A psychological drama that’s neither psychologically revelatory nor dramatically interesting, the European-made Secrets might never have reached American screens, because it’s hard to imagine U.S. viewers getting excited about 92 minutes of poorly written and sloppily filmed ennui. However, British actress Jacqueline Bisset unexpectedly transitioned from decorative starlet to full-fledged sex symbol thanks to The Deep (1977), a box-office hit that prominently featured the voluptuous Bisset wearing a wet T-shirt. Secrets, which was originally titled Adultery, features Bisset nude in one scene, so the film’s producers unleashed the film on the American market in early 1978, bogusly marketing the picture as erotica. Bisset, understandably, was not pleased. Cowritten and directed by Englishman Philip Saville, the picture stars Bisset as Jennifer Wood, a bored housewife whose husband, Allan (Robert Powell), is a failed actor reluctantly pursuing an office job. While Allan trudges through an all-day job interview, Jennifer ditches their preteen daughter, Judy (Tarka Kings). Then Jennifer wanders around a city park and mopes, eventually meeting a wealthy middle-aged man named Raoul Kramer (Per Oscarsson). He talks Jennifer into visiting his nearby home.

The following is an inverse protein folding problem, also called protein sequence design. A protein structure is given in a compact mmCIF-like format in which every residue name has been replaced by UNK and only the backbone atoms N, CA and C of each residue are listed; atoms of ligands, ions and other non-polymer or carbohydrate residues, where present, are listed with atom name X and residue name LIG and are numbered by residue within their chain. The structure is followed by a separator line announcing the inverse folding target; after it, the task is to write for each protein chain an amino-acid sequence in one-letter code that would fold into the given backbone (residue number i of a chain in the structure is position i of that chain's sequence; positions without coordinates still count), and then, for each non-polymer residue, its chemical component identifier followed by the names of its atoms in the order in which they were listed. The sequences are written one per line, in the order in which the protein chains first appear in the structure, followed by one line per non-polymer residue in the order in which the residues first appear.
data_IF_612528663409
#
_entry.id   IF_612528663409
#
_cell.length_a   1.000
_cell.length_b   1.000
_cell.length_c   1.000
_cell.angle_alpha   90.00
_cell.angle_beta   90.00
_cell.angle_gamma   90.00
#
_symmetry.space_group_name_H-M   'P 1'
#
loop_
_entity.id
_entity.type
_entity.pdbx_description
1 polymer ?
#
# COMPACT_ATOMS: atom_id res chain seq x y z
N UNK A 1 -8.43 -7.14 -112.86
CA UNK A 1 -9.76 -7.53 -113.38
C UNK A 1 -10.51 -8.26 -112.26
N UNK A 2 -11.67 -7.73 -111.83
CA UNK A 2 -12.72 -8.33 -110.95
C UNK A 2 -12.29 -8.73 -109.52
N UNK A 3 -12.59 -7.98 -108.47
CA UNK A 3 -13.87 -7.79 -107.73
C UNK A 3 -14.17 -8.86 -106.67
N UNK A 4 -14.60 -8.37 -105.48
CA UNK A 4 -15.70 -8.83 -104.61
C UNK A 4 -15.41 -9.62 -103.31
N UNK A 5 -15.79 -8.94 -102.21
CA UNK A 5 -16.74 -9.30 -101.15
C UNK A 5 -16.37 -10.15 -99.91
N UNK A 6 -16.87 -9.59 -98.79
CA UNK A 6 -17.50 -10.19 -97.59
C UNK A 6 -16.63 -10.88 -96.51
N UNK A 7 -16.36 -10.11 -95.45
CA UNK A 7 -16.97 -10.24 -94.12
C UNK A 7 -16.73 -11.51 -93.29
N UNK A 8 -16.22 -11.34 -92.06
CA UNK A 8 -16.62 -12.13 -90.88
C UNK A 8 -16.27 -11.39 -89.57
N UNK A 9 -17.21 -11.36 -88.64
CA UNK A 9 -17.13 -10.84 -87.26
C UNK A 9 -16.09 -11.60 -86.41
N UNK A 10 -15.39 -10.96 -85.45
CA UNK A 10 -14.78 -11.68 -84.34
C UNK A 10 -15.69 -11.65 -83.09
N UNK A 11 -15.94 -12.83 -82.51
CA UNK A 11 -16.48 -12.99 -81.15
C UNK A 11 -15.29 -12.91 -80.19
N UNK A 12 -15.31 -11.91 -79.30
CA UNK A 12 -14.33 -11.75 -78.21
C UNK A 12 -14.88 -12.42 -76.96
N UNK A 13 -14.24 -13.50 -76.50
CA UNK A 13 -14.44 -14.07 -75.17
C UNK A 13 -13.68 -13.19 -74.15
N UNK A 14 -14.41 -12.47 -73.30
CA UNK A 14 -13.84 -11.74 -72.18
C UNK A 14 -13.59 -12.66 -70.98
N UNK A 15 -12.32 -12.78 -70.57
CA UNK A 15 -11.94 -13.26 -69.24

Turns out Raoul is a widower, and Jennifer is a doppelganger of his dead wife. As the afternoon unfolds, Saville tediously cuts back and forth between the activities of Allan, Jennifer, and Judy. Allan fumbles the interview but flirts with his interviewer, Beatrice (Shirley Knight). Jennifer dresses up like Raoul’s dead wife and sleeps with him. Judy hangs out with a neighbor, who gives her a plant. Except for some pretentious dialogue and voiceover, that’s all that happens in Secrets, and even the heavily marketed nude scene is underwhelming. Bisset is indeed exposed and glorious, but the scene comprises tame postcoital cuddling, and it’s unpleasant to watch the 17-years-older Oscarsson manhandle Bisset. Secrets isn’t smut, but Saville’s filmmaking is so inept—and the portrayals are so trite—that the movie is deeply boring. Worse, the knowledge of how Bisset’s participation was misrepresented gives the movie a distasteful quality; what the actress undoubtedly presumed to be grown-up drama somehow morphed into lurid exploitation.